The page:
Saturday, May 18, 2013

Let the Children Come


I mentioned the water truck day, one of the days that we went into Cite Soleil. It was crazy to be in such a dangerous place and even more crazy to realize the way that people were living and what poverty really looks like. People can really live without running water? They can really live amongst so much trash and filth? They can really live with so little? Yes. They can. However, that is not what sticks out to me the most from that day.

A few years ago I was at a retreat where a friend spoke, challenging us to really try to see people the same way that Jesus sees them. He spoke of how we interact with people all day long, from standing in line at the grocery store, to passing someone on the sidewalk, to being noticed by another driver on the road, to our kids, or spouse, or friends. We are constantly interacting with other human beings, and what if we actually started to look at them with the same lens of love that Jesus uses? I can’t even fully grasp the overwhelming and intense love of Jesus, but from that day forward it hasn’t stopped me from trying.

In many situations, especially the times when I am getting frustrated with someone or a person is being unlovely towards me, I try to stop and think, “How would Jesus feel about this person right now?” Or in tough situations I think, “This is not how Jesus would respond. What would he say instead?” I tell you what, it has changed me.Of course, I am no expert at “being Jesus” but I can’t tell you the number of times thinking along these lines has changed my heart towards someone. It is humbling to realize how many icky thoughts I can think about people and about how self serving I can really be. When I try to see someone like Jesus would see them, my heart always crumbles a little bit more. 

So, at the second water truck stop of the day last Friday the thought just popped into my head, as it so often does, “I wonder what Jesus would be doing if he were here right now?” And you know what? For the very first time in my life I knew beyond a shadow of a doubt that he would be standing right beside me doing the very thing that I was doing. In fact, when I realized that I almost felt as if I could see Jesus out of the corner of my eye. If I turned my head just fast enough, maybe, just maybe I would catch a glimpse of him. 

There amongst filthy and unclothed humanity I had a holy moment. 

I couldn’t understand this for awhile. I think we can be like Jesus wherever and whenever. Standing in 100 degree weather in Haiti holding dirty children and handing out water is not the only way to be like Jesus. Yes, Jesus does say in Matthew 25, 

35 For I was hungry and you gave me something to eat, I was thirsty and you gave me something to drink, I was a stranger and you invited me in, 36 I needed clothes and you clothed me, I was sick and you looked after me, I was in prison and you came to visit me.’

37 “Then the righteous will answer him, ‘Lord, when did we see you hungry and feed you, or thirsty and give you something to drink? 38 When did we see you a stranger and invite you in, or needing clothes and clothe you? 39 When did we see you sick or in prison and go to visit you?’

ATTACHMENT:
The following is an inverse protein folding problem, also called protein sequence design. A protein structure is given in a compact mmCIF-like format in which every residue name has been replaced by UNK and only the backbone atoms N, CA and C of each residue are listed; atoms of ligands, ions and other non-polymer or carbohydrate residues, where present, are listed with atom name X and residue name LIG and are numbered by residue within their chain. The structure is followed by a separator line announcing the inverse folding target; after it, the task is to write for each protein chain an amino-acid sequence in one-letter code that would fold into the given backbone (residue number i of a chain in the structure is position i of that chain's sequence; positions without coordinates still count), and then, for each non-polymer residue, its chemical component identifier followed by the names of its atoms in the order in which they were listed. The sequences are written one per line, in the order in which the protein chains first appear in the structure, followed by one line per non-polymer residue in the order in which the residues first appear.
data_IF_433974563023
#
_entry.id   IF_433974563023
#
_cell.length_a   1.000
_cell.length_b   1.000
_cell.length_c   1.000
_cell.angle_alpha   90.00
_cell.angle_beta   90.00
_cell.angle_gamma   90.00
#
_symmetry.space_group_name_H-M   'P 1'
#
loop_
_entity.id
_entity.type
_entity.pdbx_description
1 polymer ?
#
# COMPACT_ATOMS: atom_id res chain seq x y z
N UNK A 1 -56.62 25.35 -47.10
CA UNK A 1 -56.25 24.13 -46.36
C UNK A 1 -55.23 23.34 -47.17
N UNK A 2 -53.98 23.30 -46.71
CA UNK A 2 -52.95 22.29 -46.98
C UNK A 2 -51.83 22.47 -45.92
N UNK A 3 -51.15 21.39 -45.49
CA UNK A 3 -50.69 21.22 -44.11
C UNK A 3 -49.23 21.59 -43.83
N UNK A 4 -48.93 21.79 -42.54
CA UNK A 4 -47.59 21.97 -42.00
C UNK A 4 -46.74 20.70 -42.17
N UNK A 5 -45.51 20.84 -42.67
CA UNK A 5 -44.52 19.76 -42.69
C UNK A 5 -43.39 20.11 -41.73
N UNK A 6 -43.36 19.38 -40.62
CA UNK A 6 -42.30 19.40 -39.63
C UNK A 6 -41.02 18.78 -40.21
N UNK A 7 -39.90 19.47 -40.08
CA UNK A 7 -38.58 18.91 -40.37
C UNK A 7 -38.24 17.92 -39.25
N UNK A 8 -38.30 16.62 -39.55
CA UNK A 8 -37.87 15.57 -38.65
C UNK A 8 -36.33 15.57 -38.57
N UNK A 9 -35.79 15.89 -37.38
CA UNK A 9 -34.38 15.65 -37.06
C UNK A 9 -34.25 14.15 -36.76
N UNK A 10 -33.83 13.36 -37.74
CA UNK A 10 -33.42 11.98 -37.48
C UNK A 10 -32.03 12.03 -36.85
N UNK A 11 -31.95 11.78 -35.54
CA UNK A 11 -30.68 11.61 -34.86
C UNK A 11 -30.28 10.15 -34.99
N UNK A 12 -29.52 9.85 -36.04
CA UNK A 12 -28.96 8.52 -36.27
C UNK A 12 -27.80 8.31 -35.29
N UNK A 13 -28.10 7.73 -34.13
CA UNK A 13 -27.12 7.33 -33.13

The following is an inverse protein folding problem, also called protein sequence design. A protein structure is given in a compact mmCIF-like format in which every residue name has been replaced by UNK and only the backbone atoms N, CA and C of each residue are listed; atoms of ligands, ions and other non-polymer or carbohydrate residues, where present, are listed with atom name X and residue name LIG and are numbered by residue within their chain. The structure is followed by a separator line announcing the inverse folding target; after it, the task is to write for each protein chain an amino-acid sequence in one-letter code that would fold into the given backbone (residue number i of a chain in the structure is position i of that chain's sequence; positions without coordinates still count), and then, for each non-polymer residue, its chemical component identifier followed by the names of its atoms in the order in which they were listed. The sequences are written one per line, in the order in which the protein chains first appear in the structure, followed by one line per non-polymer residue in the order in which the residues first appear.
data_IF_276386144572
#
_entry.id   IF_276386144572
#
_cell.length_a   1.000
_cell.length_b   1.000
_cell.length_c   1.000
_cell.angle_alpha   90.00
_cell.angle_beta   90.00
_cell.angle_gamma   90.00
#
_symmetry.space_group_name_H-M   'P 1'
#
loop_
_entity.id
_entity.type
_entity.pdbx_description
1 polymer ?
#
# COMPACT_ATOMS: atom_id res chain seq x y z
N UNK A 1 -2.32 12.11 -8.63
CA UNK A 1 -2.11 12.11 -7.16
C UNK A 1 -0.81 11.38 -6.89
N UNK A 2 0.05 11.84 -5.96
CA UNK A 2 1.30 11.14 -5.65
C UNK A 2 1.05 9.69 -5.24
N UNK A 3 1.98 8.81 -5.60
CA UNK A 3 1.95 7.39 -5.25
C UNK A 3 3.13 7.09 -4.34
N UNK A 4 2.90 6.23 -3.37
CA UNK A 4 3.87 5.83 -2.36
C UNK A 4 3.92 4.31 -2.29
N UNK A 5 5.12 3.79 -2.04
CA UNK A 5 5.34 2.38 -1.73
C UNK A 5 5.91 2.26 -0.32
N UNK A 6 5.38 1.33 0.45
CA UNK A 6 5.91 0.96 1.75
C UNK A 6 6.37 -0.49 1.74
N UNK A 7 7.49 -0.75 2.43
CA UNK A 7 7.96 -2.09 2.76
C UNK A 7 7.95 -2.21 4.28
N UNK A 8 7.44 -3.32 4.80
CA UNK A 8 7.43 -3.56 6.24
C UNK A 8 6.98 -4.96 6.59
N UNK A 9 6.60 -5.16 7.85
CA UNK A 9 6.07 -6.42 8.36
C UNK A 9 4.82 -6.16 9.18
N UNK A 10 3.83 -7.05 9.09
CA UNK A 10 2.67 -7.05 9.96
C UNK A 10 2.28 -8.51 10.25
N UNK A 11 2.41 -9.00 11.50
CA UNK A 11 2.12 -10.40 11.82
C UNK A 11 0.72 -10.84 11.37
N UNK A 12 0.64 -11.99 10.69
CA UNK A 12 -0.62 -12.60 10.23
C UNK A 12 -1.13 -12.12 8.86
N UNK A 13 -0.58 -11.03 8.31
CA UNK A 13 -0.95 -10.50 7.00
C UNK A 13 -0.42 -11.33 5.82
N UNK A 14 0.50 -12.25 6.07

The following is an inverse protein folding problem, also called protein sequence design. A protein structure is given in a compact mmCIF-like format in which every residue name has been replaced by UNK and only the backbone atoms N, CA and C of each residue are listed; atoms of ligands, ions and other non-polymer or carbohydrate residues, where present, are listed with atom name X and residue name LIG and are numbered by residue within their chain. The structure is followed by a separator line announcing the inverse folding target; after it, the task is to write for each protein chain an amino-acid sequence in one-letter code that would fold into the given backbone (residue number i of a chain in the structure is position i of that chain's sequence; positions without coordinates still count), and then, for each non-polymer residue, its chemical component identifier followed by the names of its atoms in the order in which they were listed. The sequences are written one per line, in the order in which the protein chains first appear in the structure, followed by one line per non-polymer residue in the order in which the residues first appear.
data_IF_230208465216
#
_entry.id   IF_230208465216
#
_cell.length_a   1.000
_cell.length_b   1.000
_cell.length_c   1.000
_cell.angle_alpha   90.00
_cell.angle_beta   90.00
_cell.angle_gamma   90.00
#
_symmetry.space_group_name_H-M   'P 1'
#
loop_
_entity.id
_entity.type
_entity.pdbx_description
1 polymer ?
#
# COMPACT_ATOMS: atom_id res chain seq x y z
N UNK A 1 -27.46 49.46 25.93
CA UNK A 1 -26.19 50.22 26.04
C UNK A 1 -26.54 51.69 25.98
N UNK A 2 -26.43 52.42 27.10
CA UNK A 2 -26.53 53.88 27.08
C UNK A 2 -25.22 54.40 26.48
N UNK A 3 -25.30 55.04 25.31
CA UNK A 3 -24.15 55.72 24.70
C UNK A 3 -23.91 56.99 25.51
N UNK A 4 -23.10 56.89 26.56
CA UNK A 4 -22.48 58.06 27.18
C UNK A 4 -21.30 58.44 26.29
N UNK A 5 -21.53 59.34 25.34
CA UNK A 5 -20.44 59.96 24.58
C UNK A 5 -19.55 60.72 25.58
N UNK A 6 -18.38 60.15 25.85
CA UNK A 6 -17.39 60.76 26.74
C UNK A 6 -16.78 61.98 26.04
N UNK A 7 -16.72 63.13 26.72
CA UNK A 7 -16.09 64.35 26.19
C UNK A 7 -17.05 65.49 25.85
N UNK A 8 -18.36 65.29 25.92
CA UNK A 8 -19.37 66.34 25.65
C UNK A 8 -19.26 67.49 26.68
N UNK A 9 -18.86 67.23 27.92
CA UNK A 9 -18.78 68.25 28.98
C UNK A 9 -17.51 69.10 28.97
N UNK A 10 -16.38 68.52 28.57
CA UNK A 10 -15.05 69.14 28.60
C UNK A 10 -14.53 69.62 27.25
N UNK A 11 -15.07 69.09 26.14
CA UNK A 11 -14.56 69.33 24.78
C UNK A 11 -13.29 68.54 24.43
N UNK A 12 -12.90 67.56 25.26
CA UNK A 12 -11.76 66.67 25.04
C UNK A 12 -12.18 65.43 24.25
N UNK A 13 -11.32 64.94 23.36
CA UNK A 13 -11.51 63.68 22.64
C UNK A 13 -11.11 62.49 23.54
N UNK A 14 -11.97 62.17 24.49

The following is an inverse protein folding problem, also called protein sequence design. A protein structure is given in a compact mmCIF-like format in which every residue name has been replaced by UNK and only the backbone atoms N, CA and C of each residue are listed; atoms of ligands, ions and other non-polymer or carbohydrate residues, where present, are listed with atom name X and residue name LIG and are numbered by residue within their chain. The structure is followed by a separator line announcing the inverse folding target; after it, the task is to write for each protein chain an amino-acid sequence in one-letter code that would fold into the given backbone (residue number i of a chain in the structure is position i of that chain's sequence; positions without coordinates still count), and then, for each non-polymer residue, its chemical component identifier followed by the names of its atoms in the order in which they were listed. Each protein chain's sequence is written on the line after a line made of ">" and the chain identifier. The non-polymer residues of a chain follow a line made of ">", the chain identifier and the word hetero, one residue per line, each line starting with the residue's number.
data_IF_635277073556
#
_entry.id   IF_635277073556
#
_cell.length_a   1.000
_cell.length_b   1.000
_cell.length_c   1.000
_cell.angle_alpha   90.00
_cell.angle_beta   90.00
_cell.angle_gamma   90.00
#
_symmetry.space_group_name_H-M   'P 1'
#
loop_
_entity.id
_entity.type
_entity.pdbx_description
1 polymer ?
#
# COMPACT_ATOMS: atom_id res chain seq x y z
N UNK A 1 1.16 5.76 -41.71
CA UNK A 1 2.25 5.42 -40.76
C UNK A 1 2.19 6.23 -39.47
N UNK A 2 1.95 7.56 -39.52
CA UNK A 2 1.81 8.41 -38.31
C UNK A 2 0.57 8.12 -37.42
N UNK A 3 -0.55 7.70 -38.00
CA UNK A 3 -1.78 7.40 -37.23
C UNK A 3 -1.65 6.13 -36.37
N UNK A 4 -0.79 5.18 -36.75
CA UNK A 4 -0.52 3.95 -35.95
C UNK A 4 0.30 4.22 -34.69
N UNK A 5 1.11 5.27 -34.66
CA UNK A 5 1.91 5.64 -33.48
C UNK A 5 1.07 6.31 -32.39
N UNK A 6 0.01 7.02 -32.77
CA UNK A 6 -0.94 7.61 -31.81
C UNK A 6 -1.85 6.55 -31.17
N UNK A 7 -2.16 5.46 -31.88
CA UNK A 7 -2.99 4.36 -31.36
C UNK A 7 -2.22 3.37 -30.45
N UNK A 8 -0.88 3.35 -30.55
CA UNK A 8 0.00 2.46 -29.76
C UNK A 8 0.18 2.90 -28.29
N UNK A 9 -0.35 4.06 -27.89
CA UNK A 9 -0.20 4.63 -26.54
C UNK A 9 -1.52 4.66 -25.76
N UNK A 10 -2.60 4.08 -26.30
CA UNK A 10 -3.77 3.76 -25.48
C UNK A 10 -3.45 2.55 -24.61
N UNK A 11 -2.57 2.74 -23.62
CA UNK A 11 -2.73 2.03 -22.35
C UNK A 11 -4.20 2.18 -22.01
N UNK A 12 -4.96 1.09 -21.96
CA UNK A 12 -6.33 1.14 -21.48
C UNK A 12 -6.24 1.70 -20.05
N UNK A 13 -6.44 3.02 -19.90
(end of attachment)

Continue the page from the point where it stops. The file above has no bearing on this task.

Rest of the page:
40 “The King will reply, ‘Truly I tell you, whatever you did for one of the least of these brothers and sisters of mine, you did for me.”

While this passage took on an entirely whole new meaning to me in Haiti, providing people with basic needs when you have plenty and they are in want is...well, it is a very humbling experience. However, Jesus also doesn’t say, “This is the only way to be like me.” So I have been mulling over this for a week now. Why, in that particular moment, did it seems so clear to me?

I think I figured it out today. It wasn’t because of what I was doing, it was because of how I was doing it. See, if I had run across one of those kids standing naked and dirty down at the end of my block, I probably would have called 911 so that someone could come and help me find her parents. I did actually do that once when I was living in North Minneapolis. I wouldn’t have picked up anybody’s naked child but my own, and especially not one with sores on her legs. I would have held her at arm’s length, if I had touched her, or him, at all. But while I was standing there in Cite Soleil I didn’t just let kids come up to me. I reached out to them. I picked them up. I held them close, and hugged them, and kissed their cheeks, and loved them with all the love that I had to offer in that moment. And that was the difference. It was me. It was my heart. 

I think that every time Jesus encountered someone, whether they were in desperate need or not, he reached out to them and loved them with all the love that he had to offer. He never cared if they were dirty. He never cared if they were unlovely. He never cared if they were clothed. He never cared if they were diseased. In that moment last week it was so clear to because I was able to put myself aside for awhile and just love some kids who so desperately needed to be loved. I wasn't thinking about myself. I wasn't asking or hoping for anything in return. I was just pouring out what I had to offer, love. I got to love those kids like Jesus would have loved them if he had been standing next to me, and that love mattered to them. I got to see those precious babies through his eyes. And they were oh so beautiful.